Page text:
CHARLESTON|ORWIG: FOOD LABEL CLAIMS THAT MAKE CONSUMERS MORE LIKELY TO BUY
May 25, 2018
Source: blog by Charleston/Orwig
In today's crowded food market, consumers have an overwhelming number of choices as they stand in the aisle at the grocery store. There are so many seemingly similar products that when it comes down to it, the product label-and what it does and doesn't say-has a big influence.
In a nation-wide study of 500 consumers commissioned by Charleston|Orwig and conducted by an independent survey company, 53% of shoppers revealed that a label claim on protein packaging increased their purchase intent. The chart below shows how consumers view the impact of certain label claims on their intent to purchase.
It's important to note that half of the consumers who indicated one of these label claims had an impact selected three or more as purchase influencers. Consumers interested in various label designations are committed to the concept.
"No antibiotics ever" and "antibiotic free"
More than half of shoppers surveyed say antibiotic claims have an impact on their purchase intent. With almost 30% saying such claims have a strong or high impact.
Of note is that 24% of shoppers in the Northeast say claims of no antibiotics had a high impact on their intent to purchase.
What about "humanely raised" or "animal welfare certified"?
As you can see from the chart below, consumers were again swayed by these claims. Shoppers in the Northeast again claimed the highest impact: 26%. An interesting point here is the high correlation between shoppers who say antibiotic claims have a high impact with those who indicate "humane" claims have a high impact. More than 80% of these are the same people.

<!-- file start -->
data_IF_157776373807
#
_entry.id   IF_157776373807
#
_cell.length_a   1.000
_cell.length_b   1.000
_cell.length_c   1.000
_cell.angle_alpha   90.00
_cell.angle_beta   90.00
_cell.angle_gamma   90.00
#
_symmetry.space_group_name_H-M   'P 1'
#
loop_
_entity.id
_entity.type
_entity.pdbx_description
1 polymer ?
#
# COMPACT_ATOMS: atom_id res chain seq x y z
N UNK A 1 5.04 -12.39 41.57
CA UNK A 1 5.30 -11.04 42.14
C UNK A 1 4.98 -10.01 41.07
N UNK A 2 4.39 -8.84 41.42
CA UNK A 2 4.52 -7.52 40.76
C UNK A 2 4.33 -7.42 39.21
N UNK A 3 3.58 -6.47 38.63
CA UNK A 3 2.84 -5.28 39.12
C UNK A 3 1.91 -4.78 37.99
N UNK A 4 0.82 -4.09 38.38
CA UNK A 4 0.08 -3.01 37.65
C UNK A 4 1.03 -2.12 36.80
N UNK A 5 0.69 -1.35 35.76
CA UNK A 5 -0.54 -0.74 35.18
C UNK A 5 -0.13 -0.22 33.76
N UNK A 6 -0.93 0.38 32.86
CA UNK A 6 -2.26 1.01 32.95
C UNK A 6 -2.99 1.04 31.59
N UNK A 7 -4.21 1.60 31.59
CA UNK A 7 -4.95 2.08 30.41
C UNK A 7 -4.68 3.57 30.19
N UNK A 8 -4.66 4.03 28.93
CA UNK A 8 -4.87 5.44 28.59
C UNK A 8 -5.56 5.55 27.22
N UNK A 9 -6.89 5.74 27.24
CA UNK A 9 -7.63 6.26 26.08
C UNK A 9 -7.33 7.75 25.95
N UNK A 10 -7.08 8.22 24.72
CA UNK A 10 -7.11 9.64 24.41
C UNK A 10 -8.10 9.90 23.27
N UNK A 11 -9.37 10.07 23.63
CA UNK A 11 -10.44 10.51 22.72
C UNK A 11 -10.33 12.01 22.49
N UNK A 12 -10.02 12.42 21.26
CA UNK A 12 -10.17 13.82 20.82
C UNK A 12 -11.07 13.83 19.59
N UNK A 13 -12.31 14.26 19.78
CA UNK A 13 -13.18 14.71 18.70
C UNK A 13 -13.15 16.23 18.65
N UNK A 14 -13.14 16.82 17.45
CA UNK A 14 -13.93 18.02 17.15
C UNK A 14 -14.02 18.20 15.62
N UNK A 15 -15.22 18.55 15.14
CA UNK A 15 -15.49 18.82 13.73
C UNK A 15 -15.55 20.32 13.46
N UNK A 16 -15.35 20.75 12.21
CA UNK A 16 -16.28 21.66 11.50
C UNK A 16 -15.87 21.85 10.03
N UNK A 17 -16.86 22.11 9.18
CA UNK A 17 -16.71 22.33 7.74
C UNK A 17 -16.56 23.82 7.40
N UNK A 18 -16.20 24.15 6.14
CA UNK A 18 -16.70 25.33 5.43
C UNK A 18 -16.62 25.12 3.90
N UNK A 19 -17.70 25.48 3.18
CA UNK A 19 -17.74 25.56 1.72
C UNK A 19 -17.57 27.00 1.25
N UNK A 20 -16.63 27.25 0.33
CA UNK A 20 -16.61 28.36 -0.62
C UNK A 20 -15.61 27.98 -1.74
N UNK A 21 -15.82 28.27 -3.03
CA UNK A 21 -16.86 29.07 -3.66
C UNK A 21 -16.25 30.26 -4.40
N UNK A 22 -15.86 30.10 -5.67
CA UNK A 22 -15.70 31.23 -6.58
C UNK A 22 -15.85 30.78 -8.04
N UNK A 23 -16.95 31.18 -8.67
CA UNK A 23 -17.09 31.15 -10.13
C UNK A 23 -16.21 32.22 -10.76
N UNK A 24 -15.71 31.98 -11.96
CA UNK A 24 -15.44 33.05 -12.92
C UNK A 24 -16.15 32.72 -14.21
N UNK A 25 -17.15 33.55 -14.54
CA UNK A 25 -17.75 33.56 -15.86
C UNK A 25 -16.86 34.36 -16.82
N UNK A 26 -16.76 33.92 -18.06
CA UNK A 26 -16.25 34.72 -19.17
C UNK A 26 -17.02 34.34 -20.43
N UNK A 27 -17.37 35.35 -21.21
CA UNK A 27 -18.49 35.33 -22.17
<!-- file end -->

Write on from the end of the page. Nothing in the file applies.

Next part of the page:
Lab-grown meat-not quite so fast
The concept of lab-grown meat might be common to those of us working in food and agriculture. Consumers are not quite ready for the concept, as the circular chart below shows.
The bar chart breaks out reservations consumers have. Our researcher partner Maeve Webster of Menu Matters points out that the top three concerns might be due to lack of awareness of an early-stage product.
The fact that 36.5% of those surveyed connect a threat to farmers with lab-grown meat is likely something to investigate further. We found this intriguing.
Interest in plant-based protein
When asked if they would try a plant-based product that had the texture and taste of meat, over 49% of shoppers say maybe or yes. This compared to the 19% who say maybe or yes to lab-grown. Some 20% of younger consumers (18-24) say yes to plant-based "meat" versus 3% of those 55-64.
In a separate survey of 200 post-high school students, consumers under the age of 24 say they rate their likelihood of trying plant-based protein roughly six on a scale of one to ten. Clearly there is interest among younger eaters.
C|O insight-labels and packaging put you one-to-one with consumers
Issues surrounding food animals and the protein they produce are important to consumers and are influencing purchase decisions. Producers should note that. Alternative protein sources are also striking a chord, which is why major food companies are investing in these products. For food producers and manufacturers, the packaging and labels on products provide a rare opportunity to communicate directly with an interested buyer.